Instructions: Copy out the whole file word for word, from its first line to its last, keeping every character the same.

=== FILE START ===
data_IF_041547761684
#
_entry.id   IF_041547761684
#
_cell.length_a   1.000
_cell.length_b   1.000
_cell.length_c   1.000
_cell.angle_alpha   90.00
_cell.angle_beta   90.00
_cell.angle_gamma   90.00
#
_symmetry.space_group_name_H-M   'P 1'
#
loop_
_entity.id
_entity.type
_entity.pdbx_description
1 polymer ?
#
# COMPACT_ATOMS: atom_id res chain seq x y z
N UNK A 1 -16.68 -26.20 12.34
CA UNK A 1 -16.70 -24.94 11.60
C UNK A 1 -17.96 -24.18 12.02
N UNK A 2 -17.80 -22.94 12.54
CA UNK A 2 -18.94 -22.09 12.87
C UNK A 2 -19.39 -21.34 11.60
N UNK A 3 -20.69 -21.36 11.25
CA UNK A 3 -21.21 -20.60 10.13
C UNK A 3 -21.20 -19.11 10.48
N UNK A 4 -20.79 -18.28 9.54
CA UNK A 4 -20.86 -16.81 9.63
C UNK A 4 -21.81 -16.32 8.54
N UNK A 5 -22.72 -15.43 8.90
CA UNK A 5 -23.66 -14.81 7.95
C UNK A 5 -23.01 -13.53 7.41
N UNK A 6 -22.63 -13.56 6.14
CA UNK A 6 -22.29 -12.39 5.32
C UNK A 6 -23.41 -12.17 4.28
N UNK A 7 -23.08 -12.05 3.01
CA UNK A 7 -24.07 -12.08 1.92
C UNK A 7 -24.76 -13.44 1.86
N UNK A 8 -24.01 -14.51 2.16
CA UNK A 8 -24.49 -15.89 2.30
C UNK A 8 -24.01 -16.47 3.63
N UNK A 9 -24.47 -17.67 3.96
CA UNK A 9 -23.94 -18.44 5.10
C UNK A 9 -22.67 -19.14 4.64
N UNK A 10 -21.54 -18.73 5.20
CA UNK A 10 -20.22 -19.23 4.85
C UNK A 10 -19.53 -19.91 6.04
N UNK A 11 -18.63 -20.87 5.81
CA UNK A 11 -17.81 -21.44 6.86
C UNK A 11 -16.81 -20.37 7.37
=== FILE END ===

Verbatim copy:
data_IF_041547761684
#
_entry.id   IF_041547761684
#
_cell.length_a   1.000
_cell.length_b   1.000
_cell.length_c   1.000
_cell.angle_alpha   90.00
_cell.angle_beta   90.00
_cell.angle_gamma   90.00
#
_symmetry.space_group_name_H-M   'P 1'
#
loop_
_entity.id
_entity.type
_entity.pdbx_description
1 polymer ?
#
# COMPACT_ATOMS: atom_id res chain seq x y z
N UNK A 1 -16.68 -26.20 12.34
CA UNK A 1 -16.70 -24.94 11.60
C UNK A 1 -17.96 -24.18 12.02
N UNK A 2 -17.80 -22.94 12.54
CA UNK A 2 -18.94 -22.09 12.87
C UNK A 2 -19.39 -21.34 11.60
N UNK A 3 -20.69 -21.36 11.25
CA UNK A 3 -21.21 -20.60 10.13
C UNK A 3 -21.20 -19.11 10.48
N UNK A 4 -20.79 -18.28 9.54
CA UNK A 4 -20.86 -16.81 9.63
C UNK A 4 -21.81 -16.32 8.54
N UNK A 5 -22.72 -15.43 8.90
CA UNK A 5 -23.66 -14.81 7.95
C UNK A 5 -23.01 -13.53 7.41
N UNK A 6 -22.63 -13.56 6.14
CA UNK A 6 -22.29 -12.39 5.32
C UNK A 6 -23.41 -12.17 4.28
N UNK A 7 -23.08 -12.05 3.01
CA UNK A 7 -24.07 -12.08 1.92
C UNK A 7 -24.76 -13.44 1.86
N UNK A 8 -24.01 -14.51 2.16
CA UNK A 8 -24.49 -15.89 2.30
C UNK A 8 -24.01 -16.47 3.63
N UNK A 9 -24.47 -17.67 3.96
CA UNK A 9 -23.94 -18.44 5.10
C UNK A 9 -22.67 -19.14 4.64
N UNK A 10 -21.54 -18.73 5.20
CA UNK A 10 -20.22 -19.23 4.85
C UNK A 10 -19.53 -19.91 6.04
N UNK A 11 -18.63 -20.87 5.81
CA UNK A 11 -17.81 -21.44 6.86
C UNK A 11 -16.81 -20.37 7.37